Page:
When to take your newborn to the doctor
Rather be safe than sorry
As you adjust to your new role as parent to your tiny human, it’s absolutely normal to be on hyper-alert, with every little twinge leaving you concerned for your baby’s health.
WHEN TO WORRY
But when you’re still learning what’s normal and what there is to be truly concerned about, it can get a little confusing. We’re going to make it easier for you; with this top five list of reasons to take your newborn to the doctor or emergency room.
1 FEVER For babies younger than three months, fevers need urgent attention. Any temperature that’s above or below the normal reading for a newborn child should get immediate medical attention. While a normal temperature for humans fluctuates between 36 and 37 degrees, any temperature above 37.5 degrees is considered a fever. For newborn babies and infants under three months of age, this is often indicative of a bacterial rather than a viral infection, according to specialist paediatrician Dr Nelandra Chetty. Dr Chetty explains: “Newborn babies have a developing immune system, and are therefore prone to infections. If a baby under three months of age has a fever, it needs urgent attention, as this can often be caused by a bacterial infection, like septicemia, meningitis or pneumonia.”
2 WHEEZING OR BATTLING TO BREATHE
When your baby starts to wheeze, or if they’re battling to breathe, your adrenalin will probably kick in, prompting you to seek medical attention very quickly. Act on it, because rapid breathing or wheezing can be a sign of pneumonia or an obstruction in their airway. If it seems to have started very quickly, it could also be a sign of your baby having drawn milk into their lungs. Either way, let your natural instincts guide you – directly to the emergency room.
3 VOMITING OR BLOOD IN THEIR NAPPIES
While it’s common for newborn babies to “spit up” parts of their feeds during the first few weeks, persistent vomiting is something to be concerned about. Telling the difference between posseting and outright vomiting is quite simple – when your baby is vomiting, they’ll bring up all or most of their milk. With posseting, it’s just a little bit. While a bout of vomiting with no other symptoms may just be a sign of a developing tummy, this should subside within six to twenty-four hours. If it has not subsided, and you’ve done your best to keep your baby hydrated, it’s time to get to the doctor. Dehydration is a common consequence of vomiting, and that’s a serious problem. Most often, persistent vomiting can be a sign of infection or a gut obstruction. And if you’re more concerned about what’s erupting from the bottom end of your baby, here’s what to look out for, and why: Blood in the urine – a consistently pink-stained nappy may be a sign of a urinary tract infection (UTI). Blood in the stool – if you notice streaks of blood in your baby’s soiled nappy, it could be a sign of an intestinal infection or of a cow milk protein allergy.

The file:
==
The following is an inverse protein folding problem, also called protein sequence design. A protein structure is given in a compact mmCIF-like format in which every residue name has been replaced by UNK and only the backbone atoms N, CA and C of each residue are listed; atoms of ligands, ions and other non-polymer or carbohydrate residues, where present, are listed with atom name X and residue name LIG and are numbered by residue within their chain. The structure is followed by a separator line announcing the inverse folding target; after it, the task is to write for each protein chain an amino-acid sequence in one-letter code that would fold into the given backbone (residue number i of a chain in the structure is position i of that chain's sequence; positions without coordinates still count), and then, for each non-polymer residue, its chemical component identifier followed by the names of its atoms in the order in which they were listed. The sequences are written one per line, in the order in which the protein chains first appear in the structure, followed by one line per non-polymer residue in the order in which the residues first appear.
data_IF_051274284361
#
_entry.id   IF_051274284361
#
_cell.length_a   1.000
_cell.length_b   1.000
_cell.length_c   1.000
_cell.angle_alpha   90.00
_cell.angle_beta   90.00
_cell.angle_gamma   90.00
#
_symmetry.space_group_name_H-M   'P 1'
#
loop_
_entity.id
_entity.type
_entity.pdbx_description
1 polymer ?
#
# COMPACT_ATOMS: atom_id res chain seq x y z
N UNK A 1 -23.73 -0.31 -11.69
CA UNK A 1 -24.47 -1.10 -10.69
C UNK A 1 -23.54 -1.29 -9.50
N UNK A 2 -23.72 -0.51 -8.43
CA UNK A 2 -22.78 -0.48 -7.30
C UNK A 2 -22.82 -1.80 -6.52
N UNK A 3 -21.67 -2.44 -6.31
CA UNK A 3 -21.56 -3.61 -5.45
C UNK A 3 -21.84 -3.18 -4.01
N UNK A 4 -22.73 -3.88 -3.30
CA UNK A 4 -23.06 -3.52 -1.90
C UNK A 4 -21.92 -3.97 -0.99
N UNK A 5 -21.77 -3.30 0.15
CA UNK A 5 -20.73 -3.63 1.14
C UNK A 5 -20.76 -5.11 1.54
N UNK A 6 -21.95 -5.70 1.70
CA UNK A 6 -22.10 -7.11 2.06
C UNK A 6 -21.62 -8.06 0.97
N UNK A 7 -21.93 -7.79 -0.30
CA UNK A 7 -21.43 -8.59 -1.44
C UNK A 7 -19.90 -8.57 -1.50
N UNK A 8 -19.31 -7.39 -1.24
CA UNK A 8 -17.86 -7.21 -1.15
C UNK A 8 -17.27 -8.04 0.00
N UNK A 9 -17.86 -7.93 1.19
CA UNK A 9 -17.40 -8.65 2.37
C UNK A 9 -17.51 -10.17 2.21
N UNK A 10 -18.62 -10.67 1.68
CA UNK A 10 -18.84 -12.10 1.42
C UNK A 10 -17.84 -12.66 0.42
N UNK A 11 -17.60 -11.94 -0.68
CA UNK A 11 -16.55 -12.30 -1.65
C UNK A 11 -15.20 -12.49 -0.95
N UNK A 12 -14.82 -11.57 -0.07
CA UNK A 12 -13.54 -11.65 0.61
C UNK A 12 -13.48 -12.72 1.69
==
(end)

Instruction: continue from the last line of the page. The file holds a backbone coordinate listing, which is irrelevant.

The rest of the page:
4 YOUR BABY REFUSES TO EAT
A newborn baby that refuses to drink can be most distressing for parents. But, don’t be alarmed if it happens once – be alarmed if it’s happened two or three times in a row. If your baby has refused the breast or bottle and has, as a result, skipped quite a few feeds, it’s time to head to the doctor, as this can be a sign of an underlying infection.
5 SEVERE RASH
It’s common for babies to undergo one or many bouts of nappy or heat rash. Technically known as irritant dermatitis, nappy rash is uncomfortable for your baby, but can easily be fixed with regular nappy changes, proper washing and drying and the application of water-repellent zinc cream or petroleum jelly. It’s also a good idea to let your baby spend some time nappyfree, as this can help to soothe and heal the nappy rash more quickly. But rashes that are most definitely not nappy rash, or that cover other parts of their body, should raise the alarm bells. As Dr Chetty outlines, “a blistering rash that looks like a burn could point to a staphylococcal bacterial infection.” Also known as “scalded skin syndrome” (SSS) or staph infection, it’s most often accompanied by a fever, and it should be immediately attended to, as left untreated, could lead to staphylococcus bacteria entering your baby’s bloodstream. A rash that suddenly appears after your baby has fed can also be a ticket to the doctor’s rooms as this may indicate a food-related allergic reaction. YB